Work on a new map or just wait for HotS?

Posts: 4
I'm fairly new at Starcrat 2 and I just got into the editor. I've been trying to put turrets that will be operational on moveable units. So far I've only had success with buildings. Interfacing with the data editor requires a pretty steep learning curve at the beginning and thus far it's been a pain.

The tutorials on how to place turrets on units reminds me of when I took a Computer Graphics course... Going through a 200+ step tutorial printed in small text in a 1,500+ page book was a freaking NIGHTMARE. Then if you mess up at one part, you have to re-iterate though ALL of the previous steps. It's like being boxed into a prison and all the data and parameters are the walls.

So ya... I think Blizzard should make an intermediary for unit creation. It would kind of be like the cutscene viewer/editor to my knowledge. It would be nice if such an 'unit forge' could be accessed by just simply right-clicking on a placed unit or though the data editor.

Once you go into the unit forge, the respective unit could be modified using various tools that include placing objects. So instead of spending a several hours like I have trying to place a turret on a moveable object, you could just simply go into the unit forge and place a turret on an unit. Plus all the custom attributes and additions could be localized to a specific unit, so creating / managing a map with numerous modified units wouldn't be EXTREMELY difficult and time consuming.
Edited by SuiWafflez on 2/8/2013 4:50 PM PST
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Posts: 4
The process of placing an unit on another unit as it is now in this editor:

Go to the data editor. Select a specific unit. Duplicate that unit. Make some 'effects'. Make some 'weapons'. Make some 'turrets'. Go back and associate values to the duplicated unit. Make some 'models'. Make some 'actors'. Make some more actors. Make even more actors. Create some 'events' within those actors.

All the while, you have to scroll though little drop down boxes with HUNDREDS AND HUNDREDS of values.

Test the map. Wait for the map to load. Find out it didn't work. Go through all the above ALL OVER AGAIN.

You get the model to be placed on the unit, now you have to reposition it though manually adjusting X, Y, Z and angular values. Go though most of the above over again. Wait for the map to load dozens of times to see the results.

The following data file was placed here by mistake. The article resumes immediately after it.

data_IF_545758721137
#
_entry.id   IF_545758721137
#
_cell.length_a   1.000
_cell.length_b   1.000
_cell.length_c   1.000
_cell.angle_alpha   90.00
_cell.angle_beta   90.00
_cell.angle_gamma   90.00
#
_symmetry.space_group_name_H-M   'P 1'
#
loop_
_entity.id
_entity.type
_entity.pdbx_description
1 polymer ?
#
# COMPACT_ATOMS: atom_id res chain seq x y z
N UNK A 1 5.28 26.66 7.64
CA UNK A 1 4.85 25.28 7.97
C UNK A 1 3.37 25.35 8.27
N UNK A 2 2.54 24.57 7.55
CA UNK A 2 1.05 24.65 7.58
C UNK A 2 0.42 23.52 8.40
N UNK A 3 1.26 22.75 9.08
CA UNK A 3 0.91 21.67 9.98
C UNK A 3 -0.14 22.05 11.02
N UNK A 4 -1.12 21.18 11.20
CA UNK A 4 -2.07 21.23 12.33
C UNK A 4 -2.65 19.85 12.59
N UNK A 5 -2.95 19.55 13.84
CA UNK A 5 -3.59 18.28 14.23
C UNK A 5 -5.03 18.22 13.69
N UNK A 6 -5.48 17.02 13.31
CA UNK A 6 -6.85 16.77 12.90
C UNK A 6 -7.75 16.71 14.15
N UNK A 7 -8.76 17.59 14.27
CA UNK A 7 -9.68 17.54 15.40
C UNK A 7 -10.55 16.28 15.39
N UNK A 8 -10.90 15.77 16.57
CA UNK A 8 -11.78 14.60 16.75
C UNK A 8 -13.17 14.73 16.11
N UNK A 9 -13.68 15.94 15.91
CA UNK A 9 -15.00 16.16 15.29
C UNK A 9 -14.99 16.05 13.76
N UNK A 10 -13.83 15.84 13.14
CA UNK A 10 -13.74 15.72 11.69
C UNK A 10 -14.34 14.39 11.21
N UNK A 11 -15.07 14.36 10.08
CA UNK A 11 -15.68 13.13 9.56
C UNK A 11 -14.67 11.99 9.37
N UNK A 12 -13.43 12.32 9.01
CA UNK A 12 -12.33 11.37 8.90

Finished. Time taken: HOURS AND HOURS.

The process of placing an unit on another unit with an unit forge:

Select a specific unit. Go into the unit forge with it. Place another unit within the current unit forge. Position it.

Finished. Time taken: Minutes.
Edited by SuiWafflez on 2/8/2013 5:25 PM PST
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Posts: 4
Let's not forget variable / value management either. Like I included above, you often have to scroll though hundreds of values to find what you're looking for. If you make numerous customs units, you also have to create multiple totally different values for each custom unit. This results in there being a overwhelming amount of values being present.

If you don't go about creating those numerous units with a sophisticated management system made by yourself, you'll lose track of which created value go to which custom units. This then resulting in you having to backtrack and debug which is very time consuming and intricate.

I read somewhere that there will be a debugger in the HotS editor, but they need to focus on management systems first. In a lot of cases, there would be no reason to debug if there was adequate management in the first place.

Good data management would involve adding customizable libraries and a more intuitive user interface. Also a way of containing or 'localizing' associative values for a specific object would be great. An example of that would be the unit forge like in my previous post. Easily utilizing localized value globally would be needed as well. For example, being able to easily change some values of a unit placed within a unit (using the unit forge) though triggers.

For easily managing events and triggers, dynamic user interfacial mind maps would work great. They would intuitively display desired events within the map in a chronological way with possible sequences budding out from events / triggers that would graphically look like nodes. Not only would this be a great management system, it would also function as a debugger if some sequencing is off.

All this could then be incorporated with the new user interface designer. If all this was added, game design could be actualized with much less effort and dedication. This would then lead to user generated content being much more diverse and having greater depth to it.
Edited by SuiWafflez on 2/8/2013 6:13 PM PST
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